Why the Medical History is so Important to the Dentist

Have you ever wondered why a visit to the dentist begins with a medical history form? It may seem very trivial to you, but this information needs to be accurate for your own sake.

If you have recently been to a dentist, or plan to make an appointment, take a look at why the medical history is so important to the Dentist.

  1.    The Connection between Oral Health and General Well-being

The medical science today is placing unprecedented reliance upon the interconnectedness of the health of the oral cavity with the overall health of the body. It is believed that the oral health provides a window into the general health of your body and a lot can be gauged by this medical questionnaire about your medical history.

  1.    Oral Health and Diabetes

People who are struggling with diabetes are more susceptible to periodontal diseases. This is especially true for those patients who find it very difficult to control their blood sugar.  Periodontal diseases is the infection developed in the gums and the small configuration of bones that fix the teeth in their positions.

Also, for diabetic patients, the time taken by the gums to heal after an extraction is more than other non-diabetic patients. They are also at a higher risk of wound infection.

Therefore it is very important for your dentist to know your history of diabetes, so that he can prescribe adequate medication to cater to your special condition.

  1.    Replacement of Knee And Hip

It may seem initially absurd, but whether or not if you have a joint replacement in your medical history can have an important bearing on the treatment by your dentist. As a general practice, patients who have a history of joint replacement have to first undergo a cycle of antibiotic prophylaxis before the dental treatment begins.

The relevance of this treatment is that it helps to eliminate any oral bacteria from entering the blood stream, so that it does not adversely affect the new joint. So it is imperative that you give your dentist full information about any such surgery that you may have undergone in your medical history.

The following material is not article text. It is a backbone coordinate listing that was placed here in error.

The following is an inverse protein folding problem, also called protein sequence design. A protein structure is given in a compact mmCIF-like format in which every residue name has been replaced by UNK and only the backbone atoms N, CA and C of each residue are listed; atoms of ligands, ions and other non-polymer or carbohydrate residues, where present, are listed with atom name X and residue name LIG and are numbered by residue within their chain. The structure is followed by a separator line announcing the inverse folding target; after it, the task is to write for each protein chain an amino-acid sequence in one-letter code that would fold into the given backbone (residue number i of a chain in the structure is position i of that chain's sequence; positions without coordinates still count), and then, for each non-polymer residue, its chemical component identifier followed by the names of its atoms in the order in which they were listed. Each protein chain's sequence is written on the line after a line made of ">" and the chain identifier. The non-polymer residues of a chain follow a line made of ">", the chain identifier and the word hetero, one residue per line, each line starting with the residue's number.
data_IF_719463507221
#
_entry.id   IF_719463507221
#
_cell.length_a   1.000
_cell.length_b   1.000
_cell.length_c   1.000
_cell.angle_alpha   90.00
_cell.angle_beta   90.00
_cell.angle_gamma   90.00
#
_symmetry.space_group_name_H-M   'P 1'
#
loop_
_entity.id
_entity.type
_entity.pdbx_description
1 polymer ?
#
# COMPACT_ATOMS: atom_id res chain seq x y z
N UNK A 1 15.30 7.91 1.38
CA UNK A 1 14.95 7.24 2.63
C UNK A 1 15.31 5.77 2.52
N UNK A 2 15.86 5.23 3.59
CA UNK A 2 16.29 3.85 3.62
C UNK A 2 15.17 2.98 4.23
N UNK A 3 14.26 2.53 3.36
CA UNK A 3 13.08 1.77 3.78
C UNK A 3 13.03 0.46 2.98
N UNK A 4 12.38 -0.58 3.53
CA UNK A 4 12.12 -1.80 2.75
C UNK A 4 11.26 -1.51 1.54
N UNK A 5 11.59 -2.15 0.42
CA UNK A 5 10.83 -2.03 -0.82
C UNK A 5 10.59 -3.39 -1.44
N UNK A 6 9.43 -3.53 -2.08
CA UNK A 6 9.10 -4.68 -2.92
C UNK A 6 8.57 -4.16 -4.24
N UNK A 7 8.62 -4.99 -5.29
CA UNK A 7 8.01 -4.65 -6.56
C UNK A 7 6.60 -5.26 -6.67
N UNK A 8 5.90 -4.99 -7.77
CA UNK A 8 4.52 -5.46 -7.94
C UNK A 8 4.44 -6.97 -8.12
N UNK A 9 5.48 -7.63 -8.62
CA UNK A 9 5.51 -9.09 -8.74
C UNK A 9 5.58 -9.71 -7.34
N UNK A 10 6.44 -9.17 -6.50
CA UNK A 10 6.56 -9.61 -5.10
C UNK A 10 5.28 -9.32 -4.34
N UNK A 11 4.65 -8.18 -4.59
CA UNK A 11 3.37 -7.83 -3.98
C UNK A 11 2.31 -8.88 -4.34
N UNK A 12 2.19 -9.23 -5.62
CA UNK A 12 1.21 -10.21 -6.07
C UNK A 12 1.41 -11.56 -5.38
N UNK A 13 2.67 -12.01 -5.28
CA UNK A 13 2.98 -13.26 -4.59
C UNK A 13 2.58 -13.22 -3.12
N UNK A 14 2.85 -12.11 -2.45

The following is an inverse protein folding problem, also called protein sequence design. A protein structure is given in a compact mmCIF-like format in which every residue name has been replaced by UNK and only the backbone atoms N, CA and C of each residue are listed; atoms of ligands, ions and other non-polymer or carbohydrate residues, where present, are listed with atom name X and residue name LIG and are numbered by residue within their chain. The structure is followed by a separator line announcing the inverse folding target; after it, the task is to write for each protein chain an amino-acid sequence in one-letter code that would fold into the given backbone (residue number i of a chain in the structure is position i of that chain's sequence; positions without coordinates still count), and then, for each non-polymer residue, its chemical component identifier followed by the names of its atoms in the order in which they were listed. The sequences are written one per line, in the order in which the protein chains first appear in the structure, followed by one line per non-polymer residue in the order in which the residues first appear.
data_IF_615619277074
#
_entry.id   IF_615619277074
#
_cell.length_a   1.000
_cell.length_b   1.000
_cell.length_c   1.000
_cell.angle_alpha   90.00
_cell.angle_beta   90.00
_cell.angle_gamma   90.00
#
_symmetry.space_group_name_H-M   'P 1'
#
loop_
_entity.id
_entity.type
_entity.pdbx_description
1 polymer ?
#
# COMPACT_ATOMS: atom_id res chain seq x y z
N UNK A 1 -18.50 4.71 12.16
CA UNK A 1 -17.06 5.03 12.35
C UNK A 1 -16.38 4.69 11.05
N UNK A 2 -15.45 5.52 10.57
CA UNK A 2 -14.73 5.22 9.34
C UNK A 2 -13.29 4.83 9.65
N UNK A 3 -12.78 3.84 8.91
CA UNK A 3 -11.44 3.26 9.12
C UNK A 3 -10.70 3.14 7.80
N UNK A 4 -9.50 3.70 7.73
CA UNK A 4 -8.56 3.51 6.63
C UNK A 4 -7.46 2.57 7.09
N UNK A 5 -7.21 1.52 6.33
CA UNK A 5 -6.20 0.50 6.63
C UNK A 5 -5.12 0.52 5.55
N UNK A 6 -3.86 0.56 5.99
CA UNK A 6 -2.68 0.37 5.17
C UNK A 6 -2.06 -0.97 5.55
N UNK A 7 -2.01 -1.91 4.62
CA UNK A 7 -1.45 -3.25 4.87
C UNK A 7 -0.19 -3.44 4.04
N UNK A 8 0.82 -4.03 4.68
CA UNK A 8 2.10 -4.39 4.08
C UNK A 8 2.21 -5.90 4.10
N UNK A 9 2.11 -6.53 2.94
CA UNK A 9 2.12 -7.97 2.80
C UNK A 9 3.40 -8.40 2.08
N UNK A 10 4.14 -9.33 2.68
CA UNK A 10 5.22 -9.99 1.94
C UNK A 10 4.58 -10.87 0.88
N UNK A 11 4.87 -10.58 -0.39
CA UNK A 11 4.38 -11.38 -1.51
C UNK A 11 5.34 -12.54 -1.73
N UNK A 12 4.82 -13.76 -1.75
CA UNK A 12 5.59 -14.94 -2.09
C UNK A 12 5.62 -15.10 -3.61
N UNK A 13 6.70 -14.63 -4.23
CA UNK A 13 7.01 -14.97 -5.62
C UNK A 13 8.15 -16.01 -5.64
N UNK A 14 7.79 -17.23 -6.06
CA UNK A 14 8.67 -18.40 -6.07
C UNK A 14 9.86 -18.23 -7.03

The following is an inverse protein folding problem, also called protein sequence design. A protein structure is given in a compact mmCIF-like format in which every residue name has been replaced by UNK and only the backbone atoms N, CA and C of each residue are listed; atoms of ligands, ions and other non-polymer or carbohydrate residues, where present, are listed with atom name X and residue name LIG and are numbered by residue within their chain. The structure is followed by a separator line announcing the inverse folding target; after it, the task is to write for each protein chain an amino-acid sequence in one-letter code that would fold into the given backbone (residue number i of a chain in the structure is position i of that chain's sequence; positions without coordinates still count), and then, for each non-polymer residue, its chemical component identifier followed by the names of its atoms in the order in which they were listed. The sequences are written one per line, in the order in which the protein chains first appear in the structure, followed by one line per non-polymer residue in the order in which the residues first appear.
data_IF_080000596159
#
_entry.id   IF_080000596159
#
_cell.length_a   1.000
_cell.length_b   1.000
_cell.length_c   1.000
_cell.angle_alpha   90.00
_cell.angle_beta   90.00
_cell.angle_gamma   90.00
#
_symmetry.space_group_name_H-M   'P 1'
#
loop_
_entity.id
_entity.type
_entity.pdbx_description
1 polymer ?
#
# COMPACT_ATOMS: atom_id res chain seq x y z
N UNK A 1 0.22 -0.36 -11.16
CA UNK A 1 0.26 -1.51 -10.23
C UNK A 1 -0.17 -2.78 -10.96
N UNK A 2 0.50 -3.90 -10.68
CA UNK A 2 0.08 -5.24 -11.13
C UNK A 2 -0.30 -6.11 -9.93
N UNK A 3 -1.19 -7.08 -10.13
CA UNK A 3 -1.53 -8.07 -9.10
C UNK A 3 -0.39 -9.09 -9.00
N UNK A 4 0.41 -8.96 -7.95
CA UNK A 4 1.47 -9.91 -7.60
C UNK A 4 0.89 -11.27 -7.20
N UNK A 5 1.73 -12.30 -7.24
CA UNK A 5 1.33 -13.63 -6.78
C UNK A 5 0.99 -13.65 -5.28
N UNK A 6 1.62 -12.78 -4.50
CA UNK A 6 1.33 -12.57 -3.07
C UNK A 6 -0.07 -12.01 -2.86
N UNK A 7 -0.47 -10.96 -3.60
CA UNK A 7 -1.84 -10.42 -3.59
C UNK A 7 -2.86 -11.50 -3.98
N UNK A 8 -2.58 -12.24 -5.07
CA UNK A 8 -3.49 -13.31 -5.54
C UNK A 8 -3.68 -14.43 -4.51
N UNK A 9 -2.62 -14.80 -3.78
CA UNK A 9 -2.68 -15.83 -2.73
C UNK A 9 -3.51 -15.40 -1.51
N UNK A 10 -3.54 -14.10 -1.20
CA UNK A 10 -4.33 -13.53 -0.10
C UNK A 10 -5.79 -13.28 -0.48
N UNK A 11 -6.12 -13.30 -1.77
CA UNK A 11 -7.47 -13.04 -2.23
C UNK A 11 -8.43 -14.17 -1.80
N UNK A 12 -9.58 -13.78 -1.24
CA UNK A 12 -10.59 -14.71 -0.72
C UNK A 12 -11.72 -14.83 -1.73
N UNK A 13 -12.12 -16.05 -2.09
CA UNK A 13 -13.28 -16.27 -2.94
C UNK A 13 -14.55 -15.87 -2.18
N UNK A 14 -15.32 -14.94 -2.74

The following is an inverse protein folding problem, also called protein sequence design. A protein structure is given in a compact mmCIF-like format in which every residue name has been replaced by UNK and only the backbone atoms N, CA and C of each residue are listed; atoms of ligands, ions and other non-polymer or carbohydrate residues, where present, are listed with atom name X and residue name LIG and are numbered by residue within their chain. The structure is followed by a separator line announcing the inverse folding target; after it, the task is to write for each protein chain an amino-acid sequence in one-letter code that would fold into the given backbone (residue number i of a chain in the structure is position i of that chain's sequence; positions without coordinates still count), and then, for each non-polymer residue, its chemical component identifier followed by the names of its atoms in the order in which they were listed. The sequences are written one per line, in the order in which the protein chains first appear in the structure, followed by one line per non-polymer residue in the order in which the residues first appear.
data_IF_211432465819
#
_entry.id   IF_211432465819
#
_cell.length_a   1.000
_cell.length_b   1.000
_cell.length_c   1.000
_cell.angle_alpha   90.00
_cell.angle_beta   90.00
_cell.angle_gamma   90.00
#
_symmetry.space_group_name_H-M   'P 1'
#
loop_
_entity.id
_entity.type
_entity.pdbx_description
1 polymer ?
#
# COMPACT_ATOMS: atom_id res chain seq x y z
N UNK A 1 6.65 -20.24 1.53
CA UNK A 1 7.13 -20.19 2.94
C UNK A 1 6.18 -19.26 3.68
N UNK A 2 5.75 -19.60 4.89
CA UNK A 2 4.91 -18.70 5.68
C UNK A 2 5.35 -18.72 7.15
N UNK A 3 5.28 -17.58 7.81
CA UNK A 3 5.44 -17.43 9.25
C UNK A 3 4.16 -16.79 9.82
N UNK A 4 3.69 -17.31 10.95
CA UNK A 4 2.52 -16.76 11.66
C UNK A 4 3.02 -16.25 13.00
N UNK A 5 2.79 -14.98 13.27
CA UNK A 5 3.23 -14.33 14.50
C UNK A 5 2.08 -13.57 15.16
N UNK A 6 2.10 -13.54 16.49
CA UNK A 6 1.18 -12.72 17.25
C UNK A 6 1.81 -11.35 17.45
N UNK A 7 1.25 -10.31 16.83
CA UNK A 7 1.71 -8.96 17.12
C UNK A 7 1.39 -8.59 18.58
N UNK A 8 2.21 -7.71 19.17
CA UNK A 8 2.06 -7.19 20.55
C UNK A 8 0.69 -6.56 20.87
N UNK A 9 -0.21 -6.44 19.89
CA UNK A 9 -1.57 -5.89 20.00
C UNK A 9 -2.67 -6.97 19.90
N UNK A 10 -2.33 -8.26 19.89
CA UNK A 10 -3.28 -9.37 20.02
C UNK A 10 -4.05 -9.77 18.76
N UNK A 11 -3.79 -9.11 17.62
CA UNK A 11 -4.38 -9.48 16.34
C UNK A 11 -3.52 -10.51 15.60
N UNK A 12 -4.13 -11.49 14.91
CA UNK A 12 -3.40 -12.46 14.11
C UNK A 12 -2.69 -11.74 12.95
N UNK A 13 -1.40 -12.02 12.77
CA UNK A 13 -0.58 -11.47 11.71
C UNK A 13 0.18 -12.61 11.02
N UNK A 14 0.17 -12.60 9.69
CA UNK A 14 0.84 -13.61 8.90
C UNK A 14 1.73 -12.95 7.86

1.    Heart Issues

Similar to what we discussed above for patients with diabetes, heart patients also tend to be more susceptible towards periodontal diseases. In some studies, it has been suggested that this periodontal disease-causing bacteria has the potential to play an active part in making the heart disease worse.

The nexus they draw is that these bacteria may enter the bloodstream and get the cycle started for the unnecessary formation of blood clots. These clots, which happen because of the periodontal bacteria, interfere with the amount of blood that should be reaching to the heart. This, in turn, causes the blood pressure of the patient to rise, thereby putting the patient at a larger risk of a heart attack.

Thus with the help of these few examples, it can be seen that it is very important for your dentist to know your medical history. Apart from these instances, there could be allergies and other complications that could arise if you do not communicate well about your medical history.


Author
Bello Dental

You Might Also Enjoy...

Pain Management and Topical Anesthetics

Dental pain includes pain in any part of your mouth, teeth, jaw, palate, gums, roots, etc. The causes of this pain could vary from cavities in your teeth, gum infection, and improper bites to pain that may occur during or post a dental procedure.

The Benefits of Safe, Mercury Free Dentistry

When we talk about finding a good doctor for ourselves, we seek someone who is experienced at what they do. With an increased number of patients visiting the dental clinics to take care of their oral health, patients and dentists alike have started imbibin

Receding Gums and How to Reverse It

The recession of the gums is a process in which the gum tissue above your teeth gets smaller, revealing more of your tooth. The condition ends up forming gaps between your teeth, allowing germs and bacteria to grow. Therefore, the treat for this condition

Salivary Glands: Why Are They Important?

Your saliva plays one of the most important roles in your digestive system and protecting your oral health. However, this part of the system is often overlooked, given how we don’t know enough about it. The saliva in our mouth is produced by a tissue known